The second stage would involve the transfer of Palestine for an agreed period to the custodianship of the United Nations. This stage would also involve the appointment of a Commission of Constitution which should be composed on the same principle of parity in numbers, and that would be faced with the task of writing a joint draft of a constitution for a bi-national Palestine. Magnes envisioned the United Nations drawing on the help of international experts and especially help from member states that were faced with the same multicultural reality in their own countries.

The third stage, after the transitional period of trusteeship, the Palestine/Israel of two equal nationalities would then become a Union. Magnes described this in his statement to the United Nations in June 1947:

We think that a bi-national Palestine based on parity has a great mission to help revive this Semitic world materially and spiritually. The Jews and the Arabs are the only two people remaining from Semitic antiquity. We are related. We have lived and worked together. We have fashioned cultural values together throughout our history. We regard it as the mission of the bi-national Palestine to bring about once again, within the Semitic world, this revival of the spirit which has characterised Semitic history from antiquity.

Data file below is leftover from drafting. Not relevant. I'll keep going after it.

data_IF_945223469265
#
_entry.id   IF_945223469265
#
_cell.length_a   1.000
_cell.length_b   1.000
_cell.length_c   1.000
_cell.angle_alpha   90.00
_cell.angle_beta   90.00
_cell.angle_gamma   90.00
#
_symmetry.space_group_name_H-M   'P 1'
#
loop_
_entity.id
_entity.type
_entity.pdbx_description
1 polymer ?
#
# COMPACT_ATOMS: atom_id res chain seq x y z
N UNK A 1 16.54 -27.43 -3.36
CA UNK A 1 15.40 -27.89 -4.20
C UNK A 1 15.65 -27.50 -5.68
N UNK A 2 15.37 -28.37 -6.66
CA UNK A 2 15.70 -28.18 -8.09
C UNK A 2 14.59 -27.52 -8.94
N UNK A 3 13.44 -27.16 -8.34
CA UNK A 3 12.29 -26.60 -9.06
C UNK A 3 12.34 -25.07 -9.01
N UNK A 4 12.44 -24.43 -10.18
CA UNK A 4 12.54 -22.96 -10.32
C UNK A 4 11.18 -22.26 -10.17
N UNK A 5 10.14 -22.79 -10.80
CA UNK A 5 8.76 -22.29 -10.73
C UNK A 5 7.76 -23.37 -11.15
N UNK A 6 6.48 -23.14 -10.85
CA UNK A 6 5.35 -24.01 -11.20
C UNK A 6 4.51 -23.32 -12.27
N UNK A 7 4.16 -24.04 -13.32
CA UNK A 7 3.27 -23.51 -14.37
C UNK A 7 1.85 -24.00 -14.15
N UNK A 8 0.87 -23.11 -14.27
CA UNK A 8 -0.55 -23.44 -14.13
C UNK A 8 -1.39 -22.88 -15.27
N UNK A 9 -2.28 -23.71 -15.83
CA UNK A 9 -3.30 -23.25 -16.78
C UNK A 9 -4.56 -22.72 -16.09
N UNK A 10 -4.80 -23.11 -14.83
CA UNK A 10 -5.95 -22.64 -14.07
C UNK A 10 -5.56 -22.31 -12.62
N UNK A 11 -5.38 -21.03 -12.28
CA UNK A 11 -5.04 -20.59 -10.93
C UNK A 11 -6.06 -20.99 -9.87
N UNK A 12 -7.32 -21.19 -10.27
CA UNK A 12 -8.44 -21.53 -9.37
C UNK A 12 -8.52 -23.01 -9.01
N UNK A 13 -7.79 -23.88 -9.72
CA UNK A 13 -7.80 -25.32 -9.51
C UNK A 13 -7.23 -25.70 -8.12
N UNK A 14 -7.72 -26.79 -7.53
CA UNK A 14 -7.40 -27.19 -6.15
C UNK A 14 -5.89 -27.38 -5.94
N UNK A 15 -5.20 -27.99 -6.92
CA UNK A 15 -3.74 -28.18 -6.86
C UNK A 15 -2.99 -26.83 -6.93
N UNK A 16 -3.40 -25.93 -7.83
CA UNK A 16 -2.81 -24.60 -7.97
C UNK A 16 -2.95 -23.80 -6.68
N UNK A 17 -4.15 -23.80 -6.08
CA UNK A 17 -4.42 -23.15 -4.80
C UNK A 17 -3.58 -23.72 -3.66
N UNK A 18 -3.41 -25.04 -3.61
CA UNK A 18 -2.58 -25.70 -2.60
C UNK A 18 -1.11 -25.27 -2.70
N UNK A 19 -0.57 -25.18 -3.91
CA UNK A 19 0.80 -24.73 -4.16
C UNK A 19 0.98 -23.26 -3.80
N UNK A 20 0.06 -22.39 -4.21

Were we to read Union of Israel/Palestine of two independent, autonomous poltical entities, instead of Magnes' concept of a bi-national Palestine, it would capture more or less the outlook of Brit Shalom today.

That is the long answer of how one would solve conflicts of interest under the framework of Brit Shalom. The short answer is that differences of political opinion, e.g. in terms of defense and immigration will have to be solved by the joint legislative body of the two states.

There is no simple solution to the challenge of co-existence. There will always be difficulties since the two peoples have different outlook on many things. No matter what will happen, there will have to be accommodation of Palestinian refugees in the Palestinian state and there will have to be made allocations for Israel's security needs towards the East. But the bottom line must be that these issues are best dealt with through cooperation. Only through joint ventures will there be guarantees that calm will prevail in the region.

Daniel Reisel

2001-2002 Brit Shalom